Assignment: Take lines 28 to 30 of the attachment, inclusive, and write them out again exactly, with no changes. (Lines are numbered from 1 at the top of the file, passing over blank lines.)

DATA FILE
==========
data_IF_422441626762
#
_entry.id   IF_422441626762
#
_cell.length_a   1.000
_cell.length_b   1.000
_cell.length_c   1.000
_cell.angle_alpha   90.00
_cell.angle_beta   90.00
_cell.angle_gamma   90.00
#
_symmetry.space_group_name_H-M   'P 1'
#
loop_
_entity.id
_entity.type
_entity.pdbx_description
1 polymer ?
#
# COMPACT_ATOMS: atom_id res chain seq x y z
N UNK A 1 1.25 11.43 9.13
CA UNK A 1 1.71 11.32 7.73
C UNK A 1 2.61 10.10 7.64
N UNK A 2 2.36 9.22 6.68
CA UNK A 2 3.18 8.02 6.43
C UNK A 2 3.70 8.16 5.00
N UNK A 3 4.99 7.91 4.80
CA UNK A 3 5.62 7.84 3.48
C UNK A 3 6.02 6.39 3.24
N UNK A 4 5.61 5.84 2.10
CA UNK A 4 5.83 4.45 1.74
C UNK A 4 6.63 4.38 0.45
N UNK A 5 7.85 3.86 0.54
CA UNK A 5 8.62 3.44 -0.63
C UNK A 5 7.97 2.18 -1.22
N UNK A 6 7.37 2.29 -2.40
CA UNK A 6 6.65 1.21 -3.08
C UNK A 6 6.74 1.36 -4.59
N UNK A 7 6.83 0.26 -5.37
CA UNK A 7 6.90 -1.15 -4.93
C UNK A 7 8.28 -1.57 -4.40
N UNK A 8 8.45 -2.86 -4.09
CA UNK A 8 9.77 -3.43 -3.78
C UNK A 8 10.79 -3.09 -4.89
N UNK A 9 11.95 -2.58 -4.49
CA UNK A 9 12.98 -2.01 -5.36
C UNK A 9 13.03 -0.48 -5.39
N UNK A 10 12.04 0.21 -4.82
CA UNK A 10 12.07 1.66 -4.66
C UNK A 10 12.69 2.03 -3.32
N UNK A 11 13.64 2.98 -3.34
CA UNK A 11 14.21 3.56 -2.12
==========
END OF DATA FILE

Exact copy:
CA UNK A 3 5.62 7.84 3.48
C UNK A 3 6.02 6.39 3.24
N UNK A 4 5.61 5.84 2.10